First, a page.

You May Be Able To Cut Fertilizer Rates After Poor Crops

Biggest determining factor is soil test levels.

Published on: Oct 9, 2012

If you harvested half a crop or less, maybe a lot less, can you apply less fertilizer for next year's crop. Jim Camberato, Purdue University Extension soil fertility specialist, says it depends upon which nutrient you're talking about, and what your soil test levels are in the field.

Nitrogen will most likely not hold through spring, especially if winter and/or spring are warm and wet. The only way to hold nitrogen is to seed a cover crop, if you haven't already, and hope that the roots absorb some of the nitrogen for the plant's use before the N leaches too far down into the soil profile where the roots can no longer get it.

POOR CROP: One consolation may be you can apply less P and K fertilizer, unless you harvested the corn crop as silage. If so, you would need as much or even more potash.
POOR CROP: One consolation may be you can apply less P and K fertilizer, unless you harvested the corn crop as silage. If so, you would need as much or even more potash.

Phosphorus and Potassium are a different story, however. If your soils test levels are low, then you should still apply recommended rates for next season no matter what the crop did this year. You will likely still get a yield response if the weather is more favorable.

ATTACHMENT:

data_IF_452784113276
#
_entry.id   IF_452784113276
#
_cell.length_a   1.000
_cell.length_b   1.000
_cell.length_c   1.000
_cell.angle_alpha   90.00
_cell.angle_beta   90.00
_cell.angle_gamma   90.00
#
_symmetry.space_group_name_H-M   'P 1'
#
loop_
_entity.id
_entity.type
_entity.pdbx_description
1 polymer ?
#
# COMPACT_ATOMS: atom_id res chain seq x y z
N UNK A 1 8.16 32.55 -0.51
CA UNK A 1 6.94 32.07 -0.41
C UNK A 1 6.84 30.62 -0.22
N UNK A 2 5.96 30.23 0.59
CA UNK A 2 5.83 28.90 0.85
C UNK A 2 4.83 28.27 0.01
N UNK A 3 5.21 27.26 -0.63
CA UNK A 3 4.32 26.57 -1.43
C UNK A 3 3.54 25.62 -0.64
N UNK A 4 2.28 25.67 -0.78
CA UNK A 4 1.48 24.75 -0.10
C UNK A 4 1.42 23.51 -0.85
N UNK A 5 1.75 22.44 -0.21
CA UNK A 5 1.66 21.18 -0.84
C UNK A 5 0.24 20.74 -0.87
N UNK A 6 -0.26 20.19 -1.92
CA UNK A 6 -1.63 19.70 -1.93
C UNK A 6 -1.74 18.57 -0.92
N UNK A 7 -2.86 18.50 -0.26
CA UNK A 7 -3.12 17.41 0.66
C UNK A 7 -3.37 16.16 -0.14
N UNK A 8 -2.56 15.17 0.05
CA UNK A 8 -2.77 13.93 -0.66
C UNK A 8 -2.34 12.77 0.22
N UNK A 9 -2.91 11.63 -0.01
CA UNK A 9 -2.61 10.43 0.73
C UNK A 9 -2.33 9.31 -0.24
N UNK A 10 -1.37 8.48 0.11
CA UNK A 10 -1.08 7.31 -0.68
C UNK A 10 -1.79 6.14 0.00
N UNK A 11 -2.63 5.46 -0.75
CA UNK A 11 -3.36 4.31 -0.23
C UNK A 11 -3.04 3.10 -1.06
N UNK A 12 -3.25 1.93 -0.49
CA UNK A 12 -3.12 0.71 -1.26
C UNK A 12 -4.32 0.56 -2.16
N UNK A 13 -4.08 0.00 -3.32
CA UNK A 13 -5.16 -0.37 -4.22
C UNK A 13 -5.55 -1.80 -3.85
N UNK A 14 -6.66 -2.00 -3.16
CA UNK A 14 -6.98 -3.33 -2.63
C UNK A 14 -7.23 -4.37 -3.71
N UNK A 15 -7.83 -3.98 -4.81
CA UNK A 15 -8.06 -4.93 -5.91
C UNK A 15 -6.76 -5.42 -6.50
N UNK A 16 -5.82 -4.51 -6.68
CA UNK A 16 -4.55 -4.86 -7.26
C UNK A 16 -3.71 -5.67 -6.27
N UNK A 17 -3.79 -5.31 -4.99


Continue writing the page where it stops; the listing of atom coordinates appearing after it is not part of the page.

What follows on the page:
If your soils test medium or higher, you may be able to back off both phosphorus and potassium rates. If you harvested half a crop, then you can probably back off from recommended fertilizer rates for P and K by about half.

The one exception is if you harvested poor corn as silage. Taking off the stalk portion removes a good amount of potassium. If the silage yield was poor, you may get by with applying the regular recommended rate of potassium. If you harvested a decent silage crop in terms of tonnage, then you may actually want to apply more potash than you would just for a grain crop.

Soybean yields didn't tend to be cut as much in most places, but the same rules apply. If yields were cut in half, you could probably apply about half of recommended rates of P and K, assuming your soil test levels are medium or higher.